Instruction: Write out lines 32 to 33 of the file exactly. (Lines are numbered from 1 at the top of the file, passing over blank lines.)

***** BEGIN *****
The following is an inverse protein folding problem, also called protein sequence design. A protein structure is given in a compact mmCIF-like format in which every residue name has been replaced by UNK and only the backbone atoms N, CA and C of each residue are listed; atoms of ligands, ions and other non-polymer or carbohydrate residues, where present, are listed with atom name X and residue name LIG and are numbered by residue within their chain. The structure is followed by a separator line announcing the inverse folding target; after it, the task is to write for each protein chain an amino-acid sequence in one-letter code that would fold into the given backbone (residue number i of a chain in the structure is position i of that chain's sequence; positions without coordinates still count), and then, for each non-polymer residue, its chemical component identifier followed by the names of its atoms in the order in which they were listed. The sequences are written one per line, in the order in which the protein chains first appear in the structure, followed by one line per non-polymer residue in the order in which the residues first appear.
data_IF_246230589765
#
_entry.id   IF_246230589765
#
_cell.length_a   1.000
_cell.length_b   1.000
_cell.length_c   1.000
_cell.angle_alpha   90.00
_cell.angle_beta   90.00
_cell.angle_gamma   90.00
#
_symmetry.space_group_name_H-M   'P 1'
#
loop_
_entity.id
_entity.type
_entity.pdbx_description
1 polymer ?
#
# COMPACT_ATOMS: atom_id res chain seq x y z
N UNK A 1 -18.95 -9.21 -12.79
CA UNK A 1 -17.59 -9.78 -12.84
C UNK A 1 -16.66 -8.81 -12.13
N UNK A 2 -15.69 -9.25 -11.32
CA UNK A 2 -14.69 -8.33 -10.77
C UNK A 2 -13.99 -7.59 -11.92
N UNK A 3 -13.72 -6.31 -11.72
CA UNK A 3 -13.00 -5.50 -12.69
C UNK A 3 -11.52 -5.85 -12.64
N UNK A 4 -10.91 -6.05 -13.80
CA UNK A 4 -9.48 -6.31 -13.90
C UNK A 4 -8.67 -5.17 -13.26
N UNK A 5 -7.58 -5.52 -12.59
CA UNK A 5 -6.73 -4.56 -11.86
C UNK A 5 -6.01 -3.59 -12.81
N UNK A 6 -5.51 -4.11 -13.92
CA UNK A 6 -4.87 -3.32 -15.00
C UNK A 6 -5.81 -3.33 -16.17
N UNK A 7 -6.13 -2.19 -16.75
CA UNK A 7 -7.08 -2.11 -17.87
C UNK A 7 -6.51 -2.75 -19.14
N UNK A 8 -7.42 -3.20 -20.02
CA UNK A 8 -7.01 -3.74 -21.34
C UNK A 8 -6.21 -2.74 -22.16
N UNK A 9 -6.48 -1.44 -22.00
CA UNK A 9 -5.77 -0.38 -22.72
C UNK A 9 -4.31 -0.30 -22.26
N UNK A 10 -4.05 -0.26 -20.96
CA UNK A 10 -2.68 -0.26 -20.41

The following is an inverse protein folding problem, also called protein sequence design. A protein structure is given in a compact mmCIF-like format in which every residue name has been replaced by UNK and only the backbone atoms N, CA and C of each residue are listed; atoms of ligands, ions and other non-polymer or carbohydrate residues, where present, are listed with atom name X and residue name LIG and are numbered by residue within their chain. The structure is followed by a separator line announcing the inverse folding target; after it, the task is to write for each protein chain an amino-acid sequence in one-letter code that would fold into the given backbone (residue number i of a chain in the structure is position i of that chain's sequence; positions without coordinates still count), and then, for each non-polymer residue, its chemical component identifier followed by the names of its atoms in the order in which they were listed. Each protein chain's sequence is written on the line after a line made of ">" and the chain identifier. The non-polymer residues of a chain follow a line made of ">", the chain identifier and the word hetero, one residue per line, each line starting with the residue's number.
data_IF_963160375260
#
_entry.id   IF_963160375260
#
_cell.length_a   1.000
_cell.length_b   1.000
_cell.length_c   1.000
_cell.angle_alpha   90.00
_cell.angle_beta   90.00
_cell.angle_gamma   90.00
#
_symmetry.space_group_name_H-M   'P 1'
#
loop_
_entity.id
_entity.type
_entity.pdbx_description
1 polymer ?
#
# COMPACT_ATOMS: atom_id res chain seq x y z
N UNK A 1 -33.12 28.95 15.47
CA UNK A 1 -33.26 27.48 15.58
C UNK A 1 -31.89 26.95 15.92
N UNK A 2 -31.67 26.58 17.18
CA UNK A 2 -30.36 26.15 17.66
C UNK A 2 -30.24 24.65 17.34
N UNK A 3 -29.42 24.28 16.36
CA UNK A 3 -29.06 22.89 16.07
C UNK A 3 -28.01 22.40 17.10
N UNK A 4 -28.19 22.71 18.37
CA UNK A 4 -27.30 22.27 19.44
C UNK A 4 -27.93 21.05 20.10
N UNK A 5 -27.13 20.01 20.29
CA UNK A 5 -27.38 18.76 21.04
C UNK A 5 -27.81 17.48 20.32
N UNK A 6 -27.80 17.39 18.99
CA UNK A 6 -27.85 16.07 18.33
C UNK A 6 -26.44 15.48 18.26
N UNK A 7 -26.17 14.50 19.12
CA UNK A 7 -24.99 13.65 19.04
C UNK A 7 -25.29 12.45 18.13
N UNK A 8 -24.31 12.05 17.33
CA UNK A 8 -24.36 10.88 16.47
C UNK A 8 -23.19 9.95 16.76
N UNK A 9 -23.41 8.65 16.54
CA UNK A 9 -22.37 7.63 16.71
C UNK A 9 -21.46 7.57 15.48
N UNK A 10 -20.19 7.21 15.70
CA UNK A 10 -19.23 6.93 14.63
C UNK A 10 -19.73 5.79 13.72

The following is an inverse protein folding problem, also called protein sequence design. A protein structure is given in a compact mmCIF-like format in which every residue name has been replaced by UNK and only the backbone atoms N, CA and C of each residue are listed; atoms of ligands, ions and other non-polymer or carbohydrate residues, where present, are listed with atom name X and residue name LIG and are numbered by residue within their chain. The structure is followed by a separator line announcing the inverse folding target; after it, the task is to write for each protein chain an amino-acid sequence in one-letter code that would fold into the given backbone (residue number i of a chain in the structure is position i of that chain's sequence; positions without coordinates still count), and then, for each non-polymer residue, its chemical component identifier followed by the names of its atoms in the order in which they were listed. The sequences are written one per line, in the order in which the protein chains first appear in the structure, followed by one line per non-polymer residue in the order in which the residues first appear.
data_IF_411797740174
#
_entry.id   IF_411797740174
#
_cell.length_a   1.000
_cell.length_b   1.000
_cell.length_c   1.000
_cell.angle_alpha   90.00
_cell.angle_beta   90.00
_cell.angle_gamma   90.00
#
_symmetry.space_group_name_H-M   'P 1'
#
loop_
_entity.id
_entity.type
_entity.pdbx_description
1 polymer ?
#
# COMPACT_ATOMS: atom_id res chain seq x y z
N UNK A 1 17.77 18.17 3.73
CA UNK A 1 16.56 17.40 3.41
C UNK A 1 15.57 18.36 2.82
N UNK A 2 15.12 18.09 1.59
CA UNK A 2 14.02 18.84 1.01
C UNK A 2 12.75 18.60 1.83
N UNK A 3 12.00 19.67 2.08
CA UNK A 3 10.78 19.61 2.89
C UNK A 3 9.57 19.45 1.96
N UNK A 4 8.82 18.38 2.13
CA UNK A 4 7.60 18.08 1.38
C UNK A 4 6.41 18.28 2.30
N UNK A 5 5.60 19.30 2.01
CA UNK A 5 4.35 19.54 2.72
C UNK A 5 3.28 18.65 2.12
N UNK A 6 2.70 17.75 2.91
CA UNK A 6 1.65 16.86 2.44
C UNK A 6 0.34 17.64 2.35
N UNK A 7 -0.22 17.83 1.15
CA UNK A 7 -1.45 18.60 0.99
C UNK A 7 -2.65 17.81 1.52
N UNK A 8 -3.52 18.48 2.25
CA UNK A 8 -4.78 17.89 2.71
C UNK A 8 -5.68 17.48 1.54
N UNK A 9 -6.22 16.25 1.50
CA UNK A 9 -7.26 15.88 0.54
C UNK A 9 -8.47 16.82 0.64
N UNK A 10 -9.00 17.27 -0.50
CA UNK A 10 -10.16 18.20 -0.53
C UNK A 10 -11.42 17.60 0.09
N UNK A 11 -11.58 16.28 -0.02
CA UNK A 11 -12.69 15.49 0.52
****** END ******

CA UNK A 4 -9.48 -6.31 -13.90
C UNK A 4 -8.67 -5.17 -13.26